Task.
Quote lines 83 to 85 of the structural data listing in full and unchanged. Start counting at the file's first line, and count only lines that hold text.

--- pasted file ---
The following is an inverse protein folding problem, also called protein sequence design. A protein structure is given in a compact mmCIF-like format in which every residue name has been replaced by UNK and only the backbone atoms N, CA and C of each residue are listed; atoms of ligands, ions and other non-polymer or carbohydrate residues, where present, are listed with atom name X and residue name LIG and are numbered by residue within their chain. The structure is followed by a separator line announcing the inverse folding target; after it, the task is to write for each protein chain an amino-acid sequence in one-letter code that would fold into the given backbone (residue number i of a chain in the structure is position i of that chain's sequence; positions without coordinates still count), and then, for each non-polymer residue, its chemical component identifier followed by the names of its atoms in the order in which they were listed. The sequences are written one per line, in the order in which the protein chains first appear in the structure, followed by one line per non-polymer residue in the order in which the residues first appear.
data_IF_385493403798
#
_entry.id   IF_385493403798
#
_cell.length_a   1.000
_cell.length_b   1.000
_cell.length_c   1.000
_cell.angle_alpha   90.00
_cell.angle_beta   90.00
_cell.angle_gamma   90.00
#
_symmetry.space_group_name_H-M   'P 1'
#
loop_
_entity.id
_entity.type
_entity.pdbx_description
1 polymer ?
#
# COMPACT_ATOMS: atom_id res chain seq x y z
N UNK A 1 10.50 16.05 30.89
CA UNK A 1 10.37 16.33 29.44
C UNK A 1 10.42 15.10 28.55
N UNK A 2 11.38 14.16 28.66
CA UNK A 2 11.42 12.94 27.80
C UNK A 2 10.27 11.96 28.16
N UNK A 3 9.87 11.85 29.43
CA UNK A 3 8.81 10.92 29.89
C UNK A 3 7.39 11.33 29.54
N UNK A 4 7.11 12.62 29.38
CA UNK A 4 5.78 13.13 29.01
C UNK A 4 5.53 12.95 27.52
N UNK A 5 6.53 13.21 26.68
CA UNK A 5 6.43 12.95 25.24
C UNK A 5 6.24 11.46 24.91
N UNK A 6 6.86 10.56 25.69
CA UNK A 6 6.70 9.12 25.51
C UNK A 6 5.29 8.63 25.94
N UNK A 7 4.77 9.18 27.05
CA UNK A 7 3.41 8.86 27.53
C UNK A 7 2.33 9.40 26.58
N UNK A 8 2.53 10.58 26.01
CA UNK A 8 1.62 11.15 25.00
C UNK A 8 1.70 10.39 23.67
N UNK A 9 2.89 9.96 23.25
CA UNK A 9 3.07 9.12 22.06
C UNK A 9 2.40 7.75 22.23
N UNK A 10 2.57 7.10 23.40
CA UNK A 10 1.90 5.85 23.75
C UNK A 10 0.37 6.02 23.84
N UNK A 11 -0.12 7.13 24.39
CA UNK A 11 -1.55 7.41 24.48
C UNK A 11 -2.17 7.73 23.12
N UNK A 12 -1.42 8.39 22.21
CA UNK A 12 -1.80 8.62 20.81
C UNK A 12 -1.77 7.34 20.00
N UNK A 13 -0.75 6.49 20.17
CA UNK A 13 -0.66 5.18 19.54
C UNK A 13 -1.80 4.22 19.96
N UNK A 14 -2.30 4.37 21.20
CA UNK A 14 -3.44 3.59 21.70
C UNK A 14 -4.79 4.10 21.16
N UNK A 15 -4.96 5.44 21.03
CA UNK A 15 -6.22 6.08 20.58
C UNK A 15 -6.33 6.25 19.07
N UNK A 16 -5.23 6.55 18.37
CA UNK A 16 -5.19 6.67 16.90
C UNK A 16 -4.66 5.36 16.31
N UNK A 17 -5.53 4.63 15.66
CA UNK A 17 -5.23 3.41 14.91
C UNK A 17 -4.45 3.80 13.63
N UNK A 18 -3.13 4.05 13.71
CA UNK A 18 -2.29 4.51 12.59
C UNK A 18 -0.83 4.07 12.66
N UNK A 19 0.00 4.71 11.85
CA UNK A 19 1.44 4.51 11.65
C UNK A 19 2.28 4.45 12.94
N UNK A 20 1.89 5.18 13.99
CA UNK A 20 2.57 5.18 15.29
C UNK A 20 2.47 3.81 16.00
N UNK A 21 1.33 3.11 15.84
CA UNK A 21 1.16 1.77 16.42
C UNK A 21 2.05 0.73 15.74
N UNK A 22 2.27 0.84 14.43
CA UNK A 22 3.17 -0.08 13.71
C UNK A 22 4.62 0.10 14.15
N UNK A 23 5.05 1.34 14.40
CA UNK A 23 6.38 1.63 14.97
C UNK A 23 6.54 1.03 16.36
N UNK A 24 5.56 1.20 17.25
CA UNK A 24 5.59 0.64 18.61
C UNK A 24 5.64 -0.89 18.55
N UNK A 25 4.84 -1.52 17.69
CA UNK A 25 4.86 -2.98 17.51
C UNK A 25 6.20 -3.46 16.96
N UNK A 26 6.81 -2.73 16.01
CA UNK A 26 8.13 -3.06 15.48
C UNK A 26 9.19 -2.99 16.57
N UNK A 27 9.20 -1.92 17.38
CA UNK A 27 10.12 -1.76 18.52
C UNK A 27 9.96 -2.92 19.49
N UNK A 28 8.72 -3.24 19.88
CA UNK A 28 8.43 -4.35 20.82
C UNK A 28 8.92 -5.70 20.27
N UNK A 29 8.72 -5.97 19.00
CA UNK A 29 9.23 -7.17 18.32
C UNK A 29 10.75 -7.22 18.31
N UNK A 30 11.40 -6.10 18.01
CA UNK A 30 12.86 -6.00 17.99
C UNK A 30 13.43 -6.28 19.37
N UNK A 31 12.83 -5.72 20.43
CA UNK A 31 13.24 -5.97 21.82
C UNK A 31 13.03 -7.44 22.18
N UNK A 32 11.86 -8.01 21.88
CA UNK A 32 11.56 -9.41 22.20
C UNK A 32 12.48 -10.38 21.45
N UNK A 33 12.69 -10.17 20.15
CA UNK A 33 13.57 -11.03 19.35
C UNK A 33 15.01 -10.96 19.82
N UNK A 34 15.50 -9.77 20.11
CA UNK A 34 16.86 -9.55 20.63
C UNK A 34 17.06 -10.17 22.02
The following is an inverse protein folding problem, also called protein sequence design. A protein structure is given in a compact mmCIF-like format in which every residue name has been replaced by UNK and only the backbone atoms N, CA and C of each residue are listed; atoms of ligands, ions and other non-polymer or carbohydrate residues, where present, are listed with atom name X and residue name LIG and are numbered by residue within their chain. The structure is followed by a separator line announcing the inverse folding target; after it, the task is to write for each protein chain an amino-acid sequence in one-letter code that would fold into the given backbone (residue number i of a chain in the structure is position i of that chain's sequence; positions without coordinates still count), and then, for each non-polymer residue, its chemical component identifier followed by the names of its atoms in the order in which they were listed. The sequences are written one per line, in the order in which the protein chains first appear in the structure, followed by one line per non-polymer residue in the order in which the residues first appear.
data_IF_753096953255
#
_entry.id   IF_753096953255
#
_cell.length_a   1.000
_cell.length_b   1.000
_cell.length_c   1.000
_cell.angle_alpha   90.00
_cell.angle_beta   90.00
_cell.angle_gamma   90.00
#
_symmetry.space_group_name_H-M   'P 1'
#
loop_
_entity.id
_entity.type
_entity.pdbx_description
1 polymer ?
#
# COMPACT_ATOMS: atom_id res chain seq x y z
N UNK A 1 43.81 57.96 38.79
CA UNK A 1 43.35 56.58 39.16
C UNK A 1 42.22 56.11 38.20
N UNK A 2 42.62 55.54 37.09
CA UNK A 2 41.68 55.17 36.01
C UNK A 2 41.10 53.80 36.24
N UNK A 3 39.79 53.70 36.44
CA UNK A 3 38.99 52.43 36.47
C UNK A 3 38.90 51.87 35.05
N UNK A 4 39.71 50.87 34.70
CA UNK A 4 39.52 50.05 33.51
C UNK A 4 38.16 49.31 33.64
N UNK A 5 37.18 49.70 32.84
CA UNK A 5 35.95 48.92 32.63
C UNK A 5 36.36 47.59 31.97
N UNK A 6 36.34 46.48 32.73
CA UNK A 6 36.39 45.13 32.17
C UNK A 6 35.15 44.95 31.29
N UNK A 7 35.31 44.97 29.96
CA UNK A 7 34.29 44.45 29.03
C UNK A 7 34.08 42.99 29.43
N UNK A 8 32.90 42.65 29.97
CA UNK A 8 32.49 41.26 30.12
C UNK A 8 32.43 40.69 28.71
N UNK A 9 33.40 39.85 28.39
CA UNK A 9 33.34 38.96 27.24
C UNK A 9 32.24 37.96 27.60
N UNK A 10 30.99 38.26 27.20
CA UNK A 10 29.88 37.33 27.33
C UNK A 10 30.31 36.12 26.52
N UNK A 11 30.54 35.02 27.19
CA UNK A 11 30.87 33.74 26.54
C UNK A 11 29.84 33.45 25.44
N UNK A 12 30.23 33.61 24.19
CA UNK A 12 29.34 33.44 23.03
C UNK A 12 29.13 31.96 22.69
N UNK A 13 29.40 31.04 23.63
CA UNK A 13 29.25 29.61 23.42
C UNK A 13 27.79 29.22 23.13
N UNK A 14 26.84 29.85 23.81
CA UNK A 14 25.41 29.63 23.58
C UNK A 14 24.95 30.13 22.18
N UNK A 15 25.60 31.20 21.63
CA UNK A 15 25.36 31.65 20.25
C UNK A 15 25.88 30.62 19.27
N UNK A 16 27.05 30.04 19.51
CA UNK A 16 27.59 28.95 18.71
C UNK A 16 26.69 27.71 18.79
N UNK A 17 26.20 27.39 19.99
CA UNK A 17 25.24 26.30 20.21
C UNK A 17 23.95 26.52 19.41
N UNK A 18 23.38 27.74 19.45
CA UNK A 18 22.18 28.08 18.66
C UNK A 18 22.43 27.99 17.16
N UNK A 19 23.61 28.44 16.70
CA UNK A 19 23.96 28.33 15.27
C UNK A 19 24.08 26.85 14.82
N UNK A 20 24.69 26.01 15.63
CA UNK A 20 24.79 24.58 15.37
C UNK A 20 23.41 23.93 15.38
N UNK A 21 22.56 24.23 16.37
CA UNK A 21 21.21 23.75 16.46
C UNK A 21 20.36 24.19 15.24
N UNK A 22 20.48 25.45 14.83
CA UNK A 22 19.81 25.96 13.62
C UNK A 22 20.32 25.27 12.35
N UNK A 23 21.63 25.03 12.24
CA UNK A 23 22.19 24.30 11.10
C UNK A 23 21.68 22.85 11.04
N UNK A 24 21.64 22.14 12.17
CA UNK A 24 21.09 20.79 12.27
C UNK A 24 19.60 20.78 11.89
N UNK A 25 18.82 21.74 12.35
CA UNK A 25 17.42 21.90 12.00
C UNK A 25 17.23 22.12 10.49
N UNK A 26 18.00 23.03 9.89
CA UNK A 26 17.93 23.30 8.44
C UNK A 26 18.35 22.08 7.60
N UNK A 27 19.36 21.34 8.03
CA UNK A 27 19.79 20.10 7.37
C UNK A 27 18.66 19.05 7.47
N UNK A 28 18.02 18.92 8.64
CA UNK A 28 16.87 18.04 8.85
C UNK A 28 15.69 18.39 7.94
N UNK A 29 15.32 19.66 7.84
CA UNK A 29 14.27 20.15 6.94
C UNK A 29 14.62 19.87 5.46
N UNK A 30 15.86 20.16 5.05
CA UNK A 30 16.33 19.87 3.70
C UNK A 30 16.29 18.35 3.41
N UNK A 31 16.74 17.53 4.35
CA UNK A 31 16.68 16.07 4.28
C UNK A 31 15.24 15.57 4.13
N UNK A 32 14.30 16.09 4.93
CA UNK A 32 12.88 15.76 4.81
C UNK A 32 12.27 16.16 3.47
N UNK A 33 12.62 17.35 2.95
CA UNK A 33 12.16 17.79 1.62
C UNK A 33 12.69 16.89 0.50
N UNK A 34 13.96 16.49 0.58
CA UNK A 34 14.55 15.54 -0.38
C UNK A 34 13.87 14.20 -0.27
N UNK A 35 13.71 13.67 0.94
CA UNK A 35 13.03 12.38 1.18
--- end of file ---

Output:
CA UNK A 21 1.16 1.77 16.42
C UNK A 21 2.05 0.73 15.74
N UNK A 22 2.27 0.84 14.43